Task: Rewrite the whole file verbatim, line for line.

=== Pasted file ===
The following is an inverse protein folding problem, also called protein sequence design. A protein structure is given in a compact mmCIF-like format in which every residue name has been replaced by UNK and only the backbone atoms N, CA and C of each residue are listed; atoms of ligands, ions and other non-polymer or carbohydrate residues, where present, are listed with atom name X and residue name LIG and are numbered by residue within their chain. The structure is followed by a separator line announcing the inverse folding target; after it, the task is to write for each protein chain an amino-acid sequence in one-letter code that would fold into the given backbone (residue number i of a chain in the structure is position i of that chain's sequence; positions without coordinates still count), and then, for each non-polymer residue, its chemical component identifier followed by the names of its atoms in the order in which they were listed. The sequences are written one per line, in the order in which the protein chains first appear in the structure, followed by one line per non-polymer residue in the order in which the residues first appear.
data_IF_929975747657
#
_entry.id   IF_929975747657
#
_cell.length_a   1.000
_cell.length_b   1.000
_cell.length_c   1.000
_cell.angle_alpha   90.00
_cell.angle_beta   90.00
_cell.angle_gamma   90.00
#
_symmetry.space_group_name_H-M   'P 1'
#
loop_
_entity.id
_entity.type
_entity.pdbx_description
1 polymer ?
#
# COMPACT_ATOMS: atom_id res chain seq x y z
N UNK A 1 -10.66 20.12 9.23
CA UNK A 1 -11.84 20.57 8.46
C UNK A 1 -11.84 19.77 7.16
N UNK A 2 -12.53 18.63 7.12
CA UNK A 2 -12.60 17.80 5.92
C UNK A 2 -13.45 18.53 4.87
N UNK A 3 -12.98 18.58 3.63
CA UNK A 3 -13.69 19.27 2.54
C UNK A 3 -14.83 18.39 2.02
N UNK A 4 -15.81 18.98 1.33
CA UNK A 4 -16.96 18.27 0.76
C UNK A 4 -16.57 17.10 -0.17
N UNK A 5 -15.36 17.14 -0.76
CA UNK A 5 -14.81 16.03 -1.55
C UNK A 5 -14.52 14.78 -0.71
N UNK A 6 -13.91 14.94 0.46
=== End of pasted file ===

The following is an inverse protein folding problem, also called protein sequence design. A protein structure is given in a compact mmCIF-like format in which every residue name has been replaced by UNK and only the backbone atoms N, CA and C of each residue are listed; atoms of ligands, ions and other non-polymer or carbohydrate residues, where present, are listed with atom name X and residue name LIG and are numbered by residue within their chain. The structure is followed by a separator line announcing the inverse folding target; after it, the task is to write for each protein chain an amino-acid sequence in one-letter code that would fold into the given backbone (residue number i of a chain in the structure is position i of that chain's sequence; positions without coordinates still count), and then, for each non-polymer residue, its chemical component identifier followed by the names of its atoms in the order in which they were listed. The sequences are written one per line, in the order in which the protein chains first appear in the structure, followed by one line per non-polymer residue in the order in which the residues first appear.
data_IF_929975747657
#
_entry.id   IF_929975747657
#
_cell.length_a   1.000
_cell.length_b   1.000
_cell.length_c   1.000
_cell.angle_alpha   90.00
_cell.angle_beta   90.00
_cell.angle_gamma   90.00
#
_symmetry.space_group_name_H-M   'P 1'
#
loop_
_entity.id
_entity.type
_entity.pdbx_description
1 polymer ?
#
# COMPACT_ATOMS: atom_id res chain seq x y z
N UNK A 1 -10.66 20.12 9.23
CA UNK A 1 -11.84 20.57 8.46
C UNK A 1 -11.84 19.77 7.16
N UNK A 2 -12.53 18.63 7.12
CA UNK A 2 -12.60 17.80 5.92
C UNK A 2 -13.45 18.53 4.87
N UNK A 3 -12.98 18.58 3.63
CA UNK A 3 -13.69 19.27 2.54
C UNK A 3 -14.83 18.39 2.02
N UNK A 4 -15.81 18.98 1.33
CA UNK A 4 -16.96 18.27 0.76
C UNK A 4 -16.57 17.10 -0.17
N UNK A 5 -15.36 17.14 -0.76
CA UNK A 5 -14.81 16.03 -1.55
C UNK A 5 -14.52 14.78 -0.71
N UNK A 6 -13.91 14.94 0.46